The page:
» 50 animals – rabbits and chickens – together at a length of 122 feet. How many rabbits and how many chickens? “
This question dates back to 1743 and is written on a wooden board in a Japanese temple. It was one of the many “sangaku” popular in Japan from the 17th to late 19th centuries. At that time, people would come up with such tablets containing mathematical problems as offerings, and puzzles to entertain pilgrims and encourage them to study mathematics.
This formula also belongs to sangaku:
It is necessary to prove the “Japanese theory”. The problem begins with a convex trigonometric polygon. This sounds a bit complicated, but it’s actually quite simple when you think about it.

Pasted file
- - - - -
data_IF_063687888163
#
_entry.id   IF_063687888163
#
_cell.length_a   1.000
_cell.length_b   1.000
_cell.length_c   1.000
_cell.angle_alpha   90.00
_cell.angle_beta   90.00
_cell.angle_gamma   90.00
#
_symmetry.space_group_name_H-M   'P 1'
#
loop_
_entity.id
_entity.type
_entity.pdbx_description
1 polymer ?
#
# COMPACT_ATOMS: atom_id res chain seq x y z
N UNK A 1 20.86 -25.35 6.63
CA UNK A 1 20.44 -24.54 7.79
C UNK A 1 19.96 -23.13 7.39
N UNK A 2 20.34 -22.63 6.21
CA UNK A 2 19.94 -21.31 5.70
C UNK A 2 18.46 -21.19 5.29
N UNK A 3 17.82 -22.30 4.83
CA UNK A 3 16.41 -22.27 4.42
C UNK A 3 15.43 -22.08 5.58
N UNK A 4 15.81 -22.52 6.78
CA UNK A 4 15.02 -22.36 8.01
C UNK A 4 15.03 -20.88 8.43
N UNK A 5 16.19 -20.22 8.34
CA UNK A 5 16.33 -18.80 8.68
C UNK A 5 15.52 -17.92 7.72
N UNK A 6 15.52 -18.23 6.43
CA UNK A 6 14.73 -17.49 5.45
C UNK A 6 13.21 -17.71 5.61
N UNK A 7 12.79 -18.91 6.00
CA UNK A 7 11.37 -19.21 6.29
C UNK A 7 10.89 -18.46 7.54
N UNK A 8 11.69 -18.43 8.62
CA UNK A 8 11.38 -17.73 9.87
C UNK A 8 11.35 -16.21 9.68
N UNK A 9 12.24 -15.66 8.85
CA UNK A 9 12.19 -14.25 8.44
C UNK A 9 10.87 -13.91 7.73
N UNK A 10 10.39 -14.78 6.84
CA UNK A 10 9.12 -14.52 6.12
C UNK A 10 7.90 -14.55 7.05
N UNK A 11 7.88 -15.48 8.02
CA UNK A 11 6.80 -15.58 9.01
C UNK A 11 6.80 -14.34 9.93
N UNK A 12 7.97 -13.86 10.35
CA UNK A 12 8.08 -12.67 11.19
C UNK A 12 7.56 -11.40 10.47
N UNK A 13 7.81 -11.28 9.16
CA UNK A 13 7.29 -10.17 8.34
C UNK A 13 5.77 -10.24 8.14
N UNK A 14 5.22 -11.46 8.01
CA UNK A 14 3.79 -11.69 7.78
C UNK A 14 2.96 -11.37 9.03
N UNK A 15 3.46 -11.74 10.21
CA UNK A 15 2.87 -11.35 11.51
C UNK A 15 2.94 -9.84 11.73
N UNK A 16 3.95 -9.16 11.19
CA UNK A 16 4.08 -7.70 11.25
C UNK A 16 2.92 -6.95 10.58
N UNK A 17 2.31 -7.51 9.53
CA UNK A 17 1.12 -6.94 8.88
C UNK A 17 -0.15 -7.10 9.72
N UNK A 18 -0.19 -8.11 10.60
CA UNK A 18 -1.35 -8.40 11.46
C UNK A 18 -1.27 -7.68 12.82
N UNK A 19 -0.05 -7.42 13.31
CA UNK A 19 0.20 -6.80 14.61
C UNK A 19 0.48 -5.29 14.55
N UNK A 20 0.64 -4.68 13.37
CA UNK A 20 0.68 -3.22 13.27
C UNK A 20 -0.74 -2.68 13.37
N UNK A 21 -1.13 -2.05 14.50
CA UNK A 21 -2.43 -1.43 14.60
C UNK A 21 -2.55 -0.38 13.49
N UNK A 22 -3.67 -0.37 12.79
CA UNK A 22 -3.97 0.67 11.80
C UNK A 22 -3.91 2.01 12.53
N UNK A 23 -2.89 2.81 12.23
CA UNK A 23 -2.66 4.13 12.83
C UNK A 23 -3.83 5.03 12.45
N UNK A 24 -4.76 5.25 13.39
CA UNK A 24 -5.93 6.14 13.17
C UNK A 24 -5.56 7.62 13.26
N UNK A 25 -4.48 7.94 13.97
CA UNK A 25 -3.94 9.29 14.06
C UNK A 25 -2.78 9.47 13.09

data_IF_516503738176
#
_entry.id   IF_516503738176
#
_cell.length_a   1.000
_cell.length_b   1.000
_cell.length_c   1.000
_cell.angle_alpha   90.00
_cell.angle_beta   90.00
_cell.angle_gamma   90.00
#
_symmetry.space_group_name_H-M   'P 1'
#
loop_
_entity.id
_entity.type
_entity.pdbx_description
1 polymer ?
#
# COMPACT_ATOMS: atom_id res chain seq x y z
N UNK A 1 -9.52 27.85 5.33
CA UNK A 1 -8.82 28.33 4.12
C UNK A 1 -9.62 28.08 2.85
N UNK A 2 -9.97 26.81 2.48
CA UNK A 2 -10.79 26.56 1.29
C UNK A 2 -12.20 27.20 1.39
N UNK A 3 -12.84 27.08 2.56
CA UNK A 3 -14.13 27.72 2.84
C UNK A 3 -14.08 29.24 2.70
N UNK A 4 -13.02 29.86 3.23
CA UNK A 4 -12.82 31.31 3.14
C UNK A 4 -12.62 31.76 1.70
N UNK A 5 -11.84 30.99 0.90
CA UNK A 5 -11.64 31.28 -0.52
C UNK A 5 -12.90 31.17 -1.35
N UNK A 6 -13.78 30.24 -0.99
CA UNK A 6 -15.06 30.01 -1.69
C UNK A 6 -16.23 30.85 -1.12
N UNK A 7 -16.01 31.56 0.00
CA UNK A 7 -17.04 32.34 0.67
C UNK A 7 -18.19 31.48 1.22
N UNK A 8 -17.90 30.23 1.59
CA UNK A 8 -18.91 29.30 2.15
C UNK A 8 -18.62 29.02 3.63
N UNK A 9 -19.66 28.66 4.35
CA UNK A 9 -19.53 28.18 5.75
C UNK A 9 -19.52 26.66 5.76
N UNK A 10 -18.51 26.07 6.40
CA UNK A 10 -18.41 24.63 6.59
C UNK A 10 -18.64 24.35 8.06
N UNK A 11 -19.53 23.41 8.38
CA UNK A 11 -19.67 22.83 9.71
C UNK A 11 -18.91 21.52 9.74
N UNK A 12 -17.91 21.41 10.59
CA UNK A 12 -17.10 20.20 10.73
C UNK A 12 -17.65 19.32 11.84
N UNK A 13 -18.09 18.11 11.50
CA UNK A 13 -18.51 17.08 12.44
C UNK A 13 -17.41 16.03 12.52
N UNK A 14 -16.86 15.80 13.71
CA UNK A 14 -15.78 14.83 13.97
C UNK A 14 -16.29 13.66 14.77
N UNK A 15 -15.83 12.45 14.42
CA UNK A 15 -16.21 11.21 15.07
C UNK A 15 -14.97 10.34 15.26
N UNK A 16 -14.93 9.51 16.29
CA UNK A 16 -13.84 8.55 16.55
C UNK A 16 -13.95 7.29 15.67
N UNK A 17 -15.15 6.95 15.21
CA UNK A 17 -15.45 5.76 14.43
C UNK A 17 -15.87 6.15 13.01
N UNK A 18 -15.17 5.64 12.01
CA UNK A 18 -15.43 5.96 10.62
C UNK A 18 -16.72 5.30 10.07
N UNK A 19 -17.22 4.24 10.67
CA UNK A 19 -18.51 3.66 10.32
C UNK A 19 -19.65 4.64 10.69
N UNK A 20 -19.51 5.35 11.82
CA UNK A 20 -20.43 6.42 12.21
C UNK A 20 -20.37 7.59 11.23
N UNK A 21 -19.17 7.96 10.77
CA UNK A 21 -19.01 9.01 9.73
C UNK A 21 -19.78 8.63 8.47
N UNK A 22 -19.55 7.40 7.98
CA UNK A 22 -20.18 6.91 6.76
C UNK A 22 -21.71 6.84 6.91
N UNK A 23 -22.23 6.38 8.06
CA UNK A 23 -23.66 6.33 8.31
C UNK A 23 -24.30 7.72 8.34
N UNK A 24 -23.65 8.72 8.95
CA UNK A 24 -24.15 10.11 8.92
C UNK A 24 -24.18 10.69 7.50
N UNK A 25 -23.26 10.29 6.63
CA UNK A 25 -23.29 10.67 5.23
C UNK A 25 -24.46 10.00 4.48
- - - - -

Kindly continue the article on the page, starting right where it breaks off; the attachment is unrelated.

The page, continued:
A polygon is nothing more than a polygon. So you draw a few points – at least three – and connect them with straight lines, so that a closed line is created at the end. Triangles or squares are polygons. It can also run irregularly and consist of sides of unequal length. If the interior angles of a polygon are always less than 180 degrees, it is said to be convex.
All episodes of his weekly column, which appears every Sunday, can be viewed here.
Now we need to triangulate the convex polygon. That is, we divide the area of \u200b\u200bthe polygon into triangles by connecting the lines between the points. If we then draw the circle in each of these triangles—the one that touches all sides from the inside exactly once—and sum up all of these radii, the result is always the same. It doesn’t matter which way the polygon is triangulated.
“Alcohol buff. Troublemaker. Introvert. Student. Social media lover. Web ninja. Bacon fan. Reader.”